Delilah Dirk and the Turkish Lieutenant

Book review by
Sierra Filucci, Common Sense Media
Delilah Dirk and the Turkish Lieutenant Book Poster Image
Delightful romp has swashbuckling action, powerful female.

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The parents' guide to what's in this book.

Educational Value

Kids will see scenes set in Turkey in the early 1800s that are mostly accurate depictions of the time and place.

Positive Messages

The story emphasizes justice and adventure, as well as the rejection of elite culture in exchange for excitement and freedom. Honor, loyalty, and friendship are central themes. Violence and confrontation win out over diplomacy and patience.

Positive Role Models & Representations

Delilah Dirk is not a traditional role model in that she takes dangerous risks, slays her enemies without pause, and is wildly impetuous. But she's also a great contrast to highly sexualized or powerless female characters in pop culture because she's very capable, brave, and kind. Selim is less capable, but formal, polite, and selfless.


Lots of sword fighting and slaying, with a few drops of blood here and there. Bodies that may or may not be dead are seen in piles after confrontations with Dirk. In one fantasy scene, Selim imagines his head is cut off by an executioner and Dirk holds his head in her hands. Lots of scenes of peril, explosions, and destruction. Throughout there's a light, humorous tone that diffuses some of the violence.


Dirk's dress reveals a teeny bit of cleavage, but she's otherwise pretty much covered up. Despite this, there's one reference to her looking like she belongs "on a street corner."


Almost no iffy language -- one "hell," and some instances of "Curse you!"

Drinking, Drugs & Smoking

What parents need to know

Parents need to know that Delilah Dirk and the Turkish Lieutenant is a lively romp of a graphic novel starring an adventurous and wildly capable globetrotter. Delilah Dirk slashes her way out of captivity, steals from an evil pirate, and gets both herself and her new friend Selim into lots and lots of dangerous situations. The body count is high, though just a few drops of blood appear on the illustrated pages, and a lighthearted tone dampens the impact of the swashbuckling.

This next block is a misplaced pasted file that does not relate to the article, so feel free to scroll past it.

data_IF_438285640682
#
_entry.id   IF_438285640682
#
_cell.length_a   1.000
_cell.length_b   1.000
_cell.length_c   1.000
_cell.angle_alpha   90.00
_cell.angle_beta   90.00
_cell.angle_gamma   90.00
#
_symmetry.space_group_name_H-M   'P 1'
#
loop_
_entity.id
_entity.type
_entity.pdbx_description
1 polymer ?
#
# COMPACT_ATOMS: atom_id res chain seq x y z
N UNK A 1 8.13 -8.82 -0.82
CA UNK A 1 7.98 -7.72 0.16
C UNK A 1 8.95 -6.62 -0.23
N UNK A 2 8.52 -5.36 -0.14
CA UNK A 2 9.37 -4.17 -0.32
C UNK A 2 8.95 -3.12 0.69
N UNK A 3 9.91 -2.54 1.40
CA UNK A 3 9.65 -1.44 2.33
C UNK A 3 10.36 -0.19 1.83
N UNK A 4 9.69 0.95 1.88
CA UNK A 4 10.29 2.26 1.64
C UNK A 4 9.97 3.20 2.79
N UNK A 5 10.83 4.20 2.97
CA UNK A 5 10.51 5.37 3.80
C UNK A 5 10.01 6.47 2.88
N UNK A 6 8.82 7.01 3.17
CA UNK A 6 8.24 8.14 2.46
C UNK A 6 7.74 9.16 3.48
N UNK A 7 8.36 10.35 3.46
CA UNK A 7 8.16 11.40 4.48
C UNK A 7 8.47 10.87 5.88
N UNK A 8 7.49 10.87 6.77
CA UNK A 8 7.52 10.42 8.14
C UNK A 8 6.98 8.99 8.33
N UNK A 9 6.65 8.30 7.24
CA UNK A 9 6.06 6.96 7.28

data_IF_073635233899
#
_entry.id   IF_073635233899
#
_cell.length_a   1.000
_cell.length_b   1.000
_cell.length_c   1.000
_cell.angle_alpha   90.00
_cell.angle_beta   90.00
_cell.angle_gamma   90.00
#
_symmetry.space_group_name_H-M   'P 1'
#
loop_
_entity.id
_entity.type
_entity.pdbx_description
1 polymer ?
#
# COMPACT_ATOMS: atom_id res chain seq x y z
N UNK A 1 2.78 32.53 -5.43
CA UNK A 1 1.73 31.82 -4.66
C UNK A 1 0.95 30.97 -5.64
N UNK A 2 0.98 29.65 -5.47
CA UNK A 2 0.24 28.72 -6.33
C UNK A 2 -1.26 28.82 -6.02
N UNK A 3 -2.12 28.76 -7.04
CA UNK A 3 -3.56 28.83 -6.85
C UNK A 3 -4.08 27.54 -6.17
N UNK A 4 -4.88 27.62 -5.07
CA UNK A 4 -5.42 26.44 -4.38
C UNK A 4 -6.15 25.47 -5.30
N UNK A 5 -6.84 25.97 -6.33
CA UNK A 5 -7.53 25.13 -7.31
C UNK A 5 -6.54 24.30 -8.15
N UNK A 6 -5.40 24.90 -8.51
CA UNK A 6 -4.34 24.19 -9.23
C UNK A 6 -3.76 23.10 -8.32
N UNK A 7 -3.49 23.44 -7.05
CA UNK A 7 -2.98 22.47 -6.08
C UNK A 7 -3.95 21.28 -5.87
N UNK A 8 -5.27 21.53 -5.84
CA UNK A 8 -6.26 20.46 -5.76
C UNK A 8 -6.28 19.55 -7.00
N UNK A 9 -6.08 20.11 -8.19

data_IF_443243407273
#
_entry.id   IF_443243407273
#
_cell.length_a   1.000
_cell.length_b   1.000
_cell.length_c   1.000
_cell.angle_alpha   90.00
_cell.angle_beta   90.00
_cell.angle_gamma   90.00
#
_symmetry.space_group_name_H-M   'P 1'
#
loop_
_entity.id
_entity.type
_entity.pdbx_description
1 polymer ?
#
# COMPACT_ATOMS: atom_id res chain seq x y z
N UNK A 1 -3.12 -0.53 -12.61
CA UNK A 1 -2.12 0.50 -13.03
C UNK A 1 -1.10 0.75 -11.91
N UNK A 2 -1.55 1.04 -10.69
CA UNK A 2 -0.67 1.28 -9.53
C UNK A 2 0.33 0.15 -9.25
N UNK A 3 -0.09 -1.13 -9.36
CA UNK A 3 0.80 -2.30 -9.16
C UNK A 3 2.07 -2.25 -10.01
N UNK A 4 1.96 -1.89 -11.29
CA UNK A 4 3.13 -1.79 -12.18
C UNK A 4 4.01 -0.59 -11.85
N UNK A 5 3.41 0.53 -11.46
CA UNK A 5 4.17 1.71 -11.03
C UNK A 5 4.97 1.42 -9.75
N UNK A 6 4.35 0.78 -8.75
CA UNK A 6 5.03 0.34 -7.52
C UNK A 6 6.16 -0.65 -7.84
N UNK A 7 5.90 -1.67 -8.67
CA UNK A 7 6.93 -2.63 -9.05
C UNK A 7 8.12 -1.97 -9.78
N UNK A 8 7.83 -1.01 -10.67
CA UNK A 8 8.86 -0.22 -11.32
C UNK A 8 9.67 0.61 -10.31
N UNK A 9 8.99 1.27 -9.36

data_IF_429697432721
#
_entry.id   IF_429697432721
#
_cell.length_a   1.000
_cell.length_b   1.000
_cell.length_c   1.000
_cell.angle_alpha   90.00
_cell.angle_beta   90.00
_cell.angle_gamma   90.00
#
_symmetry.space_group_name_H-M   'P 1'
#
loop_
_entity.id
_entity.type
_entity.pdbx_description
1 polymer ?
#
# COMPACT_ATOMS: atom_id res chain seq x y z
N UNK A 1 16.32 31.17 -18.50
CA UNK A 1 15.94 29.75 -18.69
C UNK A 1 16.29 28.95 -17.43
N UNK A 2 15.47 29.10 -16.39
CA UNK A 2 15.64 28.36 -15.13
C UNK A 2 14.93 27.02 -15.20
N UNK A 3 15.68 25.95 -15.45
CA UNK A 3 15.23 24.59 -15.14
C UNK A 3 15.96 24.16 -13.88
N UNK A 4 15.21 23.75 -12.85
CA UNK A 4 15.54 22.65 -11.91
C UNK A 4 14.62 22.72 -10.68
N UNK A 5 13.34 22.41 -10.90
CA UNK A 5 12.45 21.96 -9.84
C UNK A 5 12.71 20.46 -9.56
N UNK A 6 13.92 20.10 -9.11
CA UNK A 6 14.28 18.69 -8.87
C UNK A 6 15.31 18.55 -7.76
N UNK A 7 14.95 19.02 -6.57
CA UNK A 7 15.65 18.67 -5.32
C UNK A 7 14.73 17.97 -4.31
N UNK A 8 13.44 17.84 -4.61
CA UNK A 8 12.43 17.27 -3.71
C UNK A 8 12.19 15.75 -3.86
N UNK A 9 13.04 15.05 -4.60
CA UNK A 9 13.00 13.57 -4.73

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What's the story?

When Deliliah Dirk is captured and imprisoned by the Turkish army, a soldier named Erdemoglu Selim is sent to interrogate her. He learns of her impressive background, which includes specialized combat training, as well as her elite family connections, making her part of several royal courts. But what really surprises him is when she escapes from prison, saves Selim from execution, and carts him off on a flying boat. The excitement doesn't end there as she draws him into her wild plans to steal back money from an evil pirate, among other escapades. Ever polite -- and an impressive tea brewer -- Selim attempts to repays Dirk's rescue by helping her on her journeys, but ends up being more trouble than help. But his friendship, at least, never wavers.

Is it any good?

What began as an online comic by artist Tony Cliff is now a gorgeous, matte-print graphic novel that vividly brings the adventures of Delilah Dirk to the page. With lots of explosive action and near misses illustrated in panel after panel of dark reds, golds, and blues, Cliff draws readers into the world of 1807 Turkey, when soldiers like Erdemoglu Selim -- who becomes Dirk's companion -- served at the pleasure of the sultan, and were treated poorly for the privilege.

This glimpse into history, however unrealistic with a flying boat and Dirk's ability to vanquish dozens of soldiers at a time, offers young readers a curiosity trigger, and motivated kids might do some more research on the Turkish Janissary Corp or the Ottoman Empire. Both boys and girls will get a kick out of Dirk's thirst for adventure and justice -- no matter what the stakes -- and Selim's kindness and almost supernatural ability to brew a fantastic cup of tea offers a lovely contrast to Dirk's explosiveness.

Talk to your kids about ...

  • Families can talk about the character of Delilah Dirk. Does she remind you of any other pop culture characters? What makes her different than or similar to other female characters in books or other media?

  • How does gender play out in this book? Who's strong and who's weak? What behavior or appearances follow traditional gender roles and what doesn't?

  • Author and illustrator Tony Cliff has never been to Turkey. Do you think it's OK for him to write about and draw a place he's never been? He's also never lived in 1807. Is it OK for him to write about that time period?

Book details

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